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Enlarged Spleen: Causes, Symptoms, and Treatments

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What is the spleen and what causes an enlarged spleen (splenomegaly)? 

The spleen sits under your rib cage in the upper left part of your abdomen toward your back. It is an organ that is part of the lymph system and works as a drainage network that defends your body against infection.

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White blood cells produced in the spleen engulf bacteria, dead tissue, and foreign matter, removing them from the blood as blood passes through it. The spleen also maintains healthy red and white blood cells and platelets; platelets help your blood clot. The spleen filters blood, removing abnormal blood cells from the bloodstream.

A spleen is normally about the size of your fist. A doctor usually can't feel it during an exam. But diseases can cause it to swell and become many times its normal size. Because the spleen is involved in many functions, many conditions may affect it. 

An enlarged spleen is not always a sign of a problem. When a spleen becomes enlarged, though, it often means it has been doing its job but has become overactive. For example, sometimes the spleen is overactive in removing and destroying blood cells. This is called hypersplenism. It can happen for many reasons, including problems with too many platelets and other disorders of the blood.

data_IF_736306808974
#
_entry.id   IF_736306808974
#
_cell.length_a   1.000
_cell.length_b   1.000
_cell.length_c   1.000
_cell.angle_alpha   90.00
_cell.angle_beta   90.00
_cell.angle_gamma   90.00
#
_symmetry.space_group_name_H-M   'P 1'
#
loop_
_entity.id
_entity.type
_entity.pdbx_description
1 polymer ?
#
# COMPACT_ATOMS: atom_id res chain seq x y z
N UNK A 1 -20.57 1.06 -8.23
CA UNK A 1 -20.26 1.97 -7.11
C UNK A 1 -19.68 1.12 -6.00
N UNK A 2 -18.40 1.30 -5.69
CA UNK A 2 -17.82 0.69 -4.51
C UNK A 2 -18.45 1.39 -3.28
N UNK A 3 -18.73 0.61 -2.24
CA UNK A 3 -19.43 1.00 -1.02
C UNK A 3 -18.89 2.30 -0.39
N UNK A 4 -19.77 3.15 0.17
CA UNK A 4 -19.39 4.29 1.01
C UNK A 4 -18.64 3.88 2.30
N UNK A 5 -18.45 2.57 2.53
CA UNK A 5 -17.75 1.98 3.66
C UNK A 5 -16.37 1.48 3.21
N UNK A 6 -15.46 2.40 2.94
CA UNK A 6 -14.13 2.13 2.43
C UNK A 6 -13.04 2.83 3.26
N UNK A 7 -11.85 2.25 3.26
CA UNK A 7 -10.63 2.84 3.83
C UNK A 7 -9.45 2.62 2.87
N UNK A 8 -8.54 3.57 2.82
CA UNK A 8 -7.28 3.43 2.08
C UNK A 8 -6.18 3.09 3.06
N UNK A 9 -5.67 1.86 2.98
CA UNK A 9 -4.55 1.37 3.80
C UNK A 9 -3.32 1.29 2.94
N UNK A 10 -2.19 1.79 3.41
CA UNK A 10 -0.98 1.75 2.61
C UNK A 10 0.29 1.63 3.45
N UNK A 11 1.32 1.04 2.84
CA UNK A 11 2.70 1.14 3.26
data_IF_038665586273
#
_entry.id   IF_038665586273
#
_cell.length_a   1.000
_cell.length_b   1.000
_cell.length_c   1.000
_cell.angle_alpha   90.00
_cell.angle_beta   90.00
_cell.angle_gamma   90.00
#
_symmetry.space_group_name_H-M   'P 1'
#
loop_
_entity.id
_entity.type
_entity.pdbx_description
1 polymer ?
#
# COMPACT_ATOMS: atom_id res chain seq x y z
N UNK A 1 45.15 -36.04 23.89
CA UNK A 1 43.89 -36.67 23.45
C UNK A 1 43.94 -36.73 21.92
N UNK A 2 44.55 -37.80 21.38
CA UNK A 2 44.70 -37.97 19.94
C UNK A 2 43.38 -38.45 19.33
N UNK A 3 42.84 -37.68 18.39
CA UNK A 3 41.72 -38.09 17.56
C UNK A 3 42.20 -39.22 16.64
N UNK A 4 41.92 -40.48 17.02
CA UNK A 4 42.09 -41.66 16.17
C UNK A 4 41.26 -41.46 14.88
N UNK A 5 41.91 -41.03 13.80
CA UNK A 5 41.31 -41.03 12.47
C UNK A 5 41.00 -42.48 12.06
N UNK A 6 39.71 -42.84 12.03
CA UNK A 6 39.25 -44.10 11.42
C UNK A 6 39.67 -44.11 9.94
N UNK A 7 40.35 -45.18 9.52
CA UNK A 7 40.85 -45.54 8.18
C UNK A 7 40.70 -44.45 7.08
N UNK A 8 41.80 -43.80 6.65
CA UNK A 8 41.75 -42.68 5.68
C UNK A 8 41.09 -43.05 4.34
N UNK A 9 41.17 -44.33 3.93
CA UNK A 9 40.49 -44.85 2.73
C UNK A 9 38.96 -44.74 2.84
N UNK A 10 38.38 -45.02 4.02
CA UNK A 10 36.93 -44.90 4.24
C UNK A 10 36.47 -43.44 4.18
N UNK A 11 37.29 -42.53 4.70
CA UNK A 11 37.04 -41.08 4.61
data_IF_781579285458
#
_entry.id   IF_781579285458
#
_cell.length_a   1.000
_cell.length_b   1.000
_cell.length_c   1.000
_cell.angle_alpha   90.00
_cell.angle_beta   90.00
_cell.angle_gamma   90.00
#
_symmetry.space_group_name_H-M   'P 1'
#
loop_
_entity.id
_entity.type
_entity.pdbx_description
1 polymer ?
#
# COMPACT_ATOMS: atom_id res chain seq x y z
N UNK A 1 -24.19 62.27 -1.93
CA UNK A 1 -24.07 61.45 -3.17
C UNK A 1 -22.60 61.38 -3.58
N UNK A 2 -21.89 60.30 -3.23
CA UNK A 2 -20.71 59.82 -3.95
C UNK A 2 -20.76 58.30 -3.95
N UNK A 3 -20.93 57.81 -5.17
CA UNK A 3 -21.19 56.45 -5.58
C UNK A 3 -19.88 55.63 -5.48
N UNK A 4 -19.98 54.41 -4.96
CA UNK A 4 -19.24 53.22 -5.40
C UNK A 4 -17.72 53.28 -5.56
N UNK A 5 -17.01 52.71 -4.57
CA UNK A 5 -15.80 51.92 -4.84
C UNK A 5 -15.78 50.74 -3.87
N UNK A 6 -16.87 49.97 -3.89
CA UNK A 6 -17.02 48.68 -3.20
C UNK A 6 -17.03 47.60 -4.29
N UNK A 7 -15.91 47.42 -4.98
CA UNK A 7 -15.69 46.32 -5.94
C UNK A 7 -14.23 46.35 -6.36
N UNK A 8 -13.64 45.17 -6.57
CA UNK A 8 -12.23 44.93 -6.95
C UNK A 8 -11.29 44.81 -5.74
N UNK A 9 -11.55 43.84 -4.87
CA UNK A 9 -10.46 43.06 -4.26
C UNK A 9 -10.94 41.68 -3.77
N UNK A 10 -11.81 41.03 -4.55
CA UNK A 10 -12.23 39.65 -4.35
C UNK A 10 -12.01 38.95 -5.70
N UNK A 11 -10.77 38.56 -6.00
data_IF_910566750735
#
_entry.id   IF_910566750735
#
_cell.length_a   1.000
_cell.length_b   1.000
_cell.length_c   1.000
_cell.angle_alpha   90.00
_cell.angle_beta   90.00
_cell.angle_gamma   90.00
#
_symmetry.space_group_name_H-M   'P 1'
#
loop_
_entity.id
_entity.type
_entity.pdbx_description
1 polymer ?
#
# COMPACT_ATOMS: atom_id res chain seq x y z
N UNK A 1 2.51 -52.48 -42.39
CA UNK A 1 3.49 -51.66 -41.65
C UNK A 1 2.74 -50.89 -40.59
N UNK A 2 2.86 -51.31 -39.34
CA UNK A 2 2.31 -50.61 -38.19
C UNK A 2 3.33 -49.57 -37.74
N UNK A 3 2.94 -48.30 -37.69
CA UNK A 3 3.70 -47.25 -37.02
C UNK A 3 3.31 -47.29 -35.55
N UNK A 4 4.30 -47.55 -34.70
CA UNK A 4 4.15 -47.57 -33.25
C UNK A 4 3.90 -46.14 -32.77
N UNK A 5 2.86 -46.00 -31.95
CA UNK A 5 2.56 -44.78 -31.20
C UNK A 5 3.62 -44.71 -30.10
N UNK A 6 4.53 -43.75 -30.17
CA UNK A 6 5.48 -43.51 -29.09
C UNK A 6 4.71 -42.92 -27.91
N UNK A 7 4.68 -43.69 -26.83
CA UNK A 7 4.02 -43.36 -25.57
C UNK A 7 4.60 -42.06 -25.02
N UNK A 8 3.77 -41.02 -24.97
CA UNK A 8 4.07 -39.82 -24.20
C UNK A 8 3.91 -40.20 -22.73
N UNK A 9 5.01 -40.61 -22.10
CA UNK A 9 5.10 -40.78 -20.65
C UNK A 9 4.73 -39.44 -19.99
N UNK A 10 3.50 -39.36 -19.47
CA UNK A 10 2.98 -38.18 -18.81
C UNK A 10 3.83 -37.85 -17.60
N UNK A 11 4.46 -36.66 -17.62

Causes of an Enlarged Spleen

An enlarged spleen can be caused by infections, cirrhosis and other liver diseases, blood diseases characterized by abnormal blood cells, problems with the lymph system, or other conditions.

Here are some common causes of an enlarged spleen:

Infections

  • Viral infections, such as mononucleosis
  • Parasitic infections, such as toxoplasmosis
  • Bacterial infections, such as endocarditis (an infection of your heart's valves)

Cancer

  • Leukemia, a cancer in which white blood cells displace normal blood cells
  • Lymphoma, a cancer of lymph tissue, such as Hodgkin's disease

Other causes of an enlarged spleen include:

  • Inflammatory diseases such as sarcoidosis and rheumatoid arthritis
  • Trauma, such as an injury during contact sports
  • Cancer that has spread (metastasized) to the spleen
  • A cyst, a noncancerous fluid-filled sac
  • A large abscess, a pus-filled cavity usually caused by a bacterial infection
  • Infiltrative diseases such as Gaucher's disease, amyloidosis, or glycogen storage diseases

 

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